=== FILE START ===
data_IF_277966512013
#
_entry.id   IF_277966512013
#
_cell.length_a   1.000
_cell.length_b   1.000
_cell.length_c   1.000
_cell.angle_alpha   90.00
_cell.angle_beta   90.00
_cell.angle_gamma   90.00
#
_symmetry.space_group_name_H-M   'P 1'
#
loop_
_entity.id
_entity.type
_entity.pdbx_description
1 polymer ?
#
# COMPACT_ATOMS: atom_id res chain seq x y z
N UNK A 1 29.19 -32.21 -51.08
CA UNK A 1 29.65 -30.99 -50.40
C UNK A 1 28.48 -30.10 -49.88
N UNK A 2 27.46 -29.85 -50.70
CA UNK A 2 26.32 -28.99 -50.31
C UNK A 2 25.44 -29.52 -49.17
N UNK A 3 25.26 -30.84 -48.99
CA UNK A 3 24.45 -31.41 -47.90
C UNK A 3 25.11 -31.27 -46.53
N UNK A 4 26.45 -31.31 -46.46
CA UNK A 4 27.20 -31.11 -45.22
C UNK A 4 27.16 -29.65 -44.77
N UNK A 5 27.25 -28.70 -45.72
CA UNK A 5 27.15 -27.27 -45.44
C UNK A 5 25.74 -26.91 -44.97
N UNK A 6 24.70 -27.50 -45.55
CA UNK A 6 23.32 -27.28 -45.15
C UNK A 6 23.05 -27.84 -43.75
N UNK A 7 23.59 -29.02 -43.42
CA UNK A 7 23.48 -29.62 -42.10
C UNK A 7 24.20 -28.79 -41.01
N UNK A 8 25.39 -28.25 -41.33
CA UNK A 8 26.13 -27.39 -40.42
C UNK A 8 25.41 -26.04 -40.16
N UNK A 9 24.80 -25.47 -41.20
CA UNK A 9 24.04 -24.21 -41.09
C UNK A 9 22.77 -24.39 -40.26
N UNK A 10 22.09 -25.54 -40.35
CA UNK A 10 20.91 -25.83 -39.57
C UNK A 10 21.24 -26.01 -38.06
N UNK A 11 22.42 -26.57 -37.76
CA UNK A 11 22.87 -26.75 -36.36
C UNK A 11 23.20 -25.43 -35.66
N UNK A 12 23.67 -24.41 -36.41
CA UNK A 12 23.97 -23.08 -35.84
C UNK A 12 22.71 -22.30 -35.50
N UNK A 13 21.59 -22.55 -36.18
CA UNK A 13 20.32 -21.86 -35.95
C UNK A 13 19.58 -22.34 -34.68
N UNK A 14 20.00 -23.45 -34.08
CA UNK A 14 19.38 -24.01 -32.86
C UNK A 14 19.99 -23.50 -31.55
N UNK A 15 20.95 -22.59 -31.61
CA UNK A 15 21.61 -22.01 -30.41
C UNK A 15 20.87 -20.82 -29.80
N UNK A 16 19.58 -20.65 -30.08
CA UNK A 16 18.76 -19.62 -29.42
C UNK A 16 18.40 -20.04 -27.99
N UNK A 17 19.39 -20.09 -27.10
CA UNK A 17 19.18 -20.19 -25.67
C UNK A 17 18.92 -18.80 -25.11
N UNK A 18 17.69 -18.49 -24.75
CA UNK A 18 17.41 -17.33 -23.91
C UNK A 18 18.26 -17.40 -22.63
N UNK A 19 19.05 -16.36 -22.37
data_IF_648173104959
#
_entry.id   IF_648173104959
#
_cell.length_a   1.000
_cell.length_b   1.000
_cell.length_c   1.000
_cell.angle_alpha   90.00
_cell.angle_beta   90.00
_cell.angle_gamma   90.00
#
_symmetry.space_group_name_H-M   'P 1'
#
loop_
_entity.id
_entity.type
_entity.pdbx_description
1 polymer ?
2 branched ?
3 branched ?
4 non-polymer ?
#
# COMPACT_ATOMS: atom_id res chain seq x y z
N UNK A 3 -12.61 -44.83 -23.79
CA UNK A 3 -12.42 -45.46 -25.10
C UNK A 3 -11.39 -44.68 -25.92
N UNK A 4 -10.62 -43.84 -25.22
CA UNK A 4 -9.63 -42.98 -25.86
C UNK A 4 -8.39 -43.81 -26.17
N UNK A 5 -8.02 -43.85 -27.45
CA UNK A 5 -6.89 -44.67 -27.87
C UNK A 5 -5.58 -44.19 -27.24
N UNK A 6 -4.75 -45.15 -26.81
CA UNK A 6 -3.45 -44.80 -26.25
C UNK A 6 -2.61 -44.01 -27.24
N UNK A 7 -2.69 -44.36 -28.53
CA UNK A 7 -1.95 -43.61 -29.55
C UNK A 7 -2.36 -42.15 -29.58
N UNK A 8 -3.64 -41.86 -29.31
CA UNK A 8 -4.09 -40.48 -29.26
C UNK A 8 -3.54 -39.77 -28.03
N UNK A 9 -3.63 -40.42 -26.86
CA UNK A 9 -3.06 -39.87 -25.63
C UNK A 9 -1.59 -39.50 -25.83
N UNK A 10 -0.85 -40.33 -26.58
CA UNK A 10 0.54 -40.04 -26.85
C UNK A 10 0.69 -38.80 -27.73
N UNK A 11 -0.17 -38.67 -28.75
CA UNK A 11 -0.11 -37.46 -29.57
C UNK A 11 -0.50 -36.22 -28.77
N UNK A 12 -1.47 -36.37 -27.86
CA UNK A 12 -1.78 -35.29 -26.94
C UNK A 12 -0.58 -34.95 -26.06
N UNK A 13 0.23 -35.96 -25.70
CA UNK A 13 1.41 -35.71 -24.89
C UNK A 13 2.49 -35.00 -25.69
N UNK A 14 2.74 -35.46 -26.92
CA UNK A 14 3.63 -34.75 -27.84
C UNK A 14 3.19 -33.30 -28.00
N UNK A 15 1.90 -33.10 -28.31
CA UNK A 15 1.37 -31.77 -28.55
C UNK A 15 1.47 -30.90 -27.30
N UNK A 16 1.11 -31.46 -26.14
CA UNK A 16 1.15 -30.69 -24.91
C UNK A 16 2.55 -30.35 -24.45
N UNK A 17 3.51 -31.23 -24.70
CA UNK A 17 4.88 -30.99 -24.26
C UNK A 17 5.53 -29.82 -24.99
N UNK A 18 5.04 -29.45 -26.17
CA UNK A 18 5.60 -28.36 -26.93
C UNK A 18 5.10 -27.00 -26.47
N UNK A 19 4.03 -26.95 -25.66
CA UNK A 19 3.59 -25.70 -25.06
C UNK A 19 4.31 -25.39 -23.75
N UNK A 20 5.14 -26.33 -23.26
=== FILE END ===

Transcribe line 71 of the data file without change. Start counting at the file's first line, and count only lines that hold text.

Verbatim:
C UNK A 17 18.92 -18.80 -25.11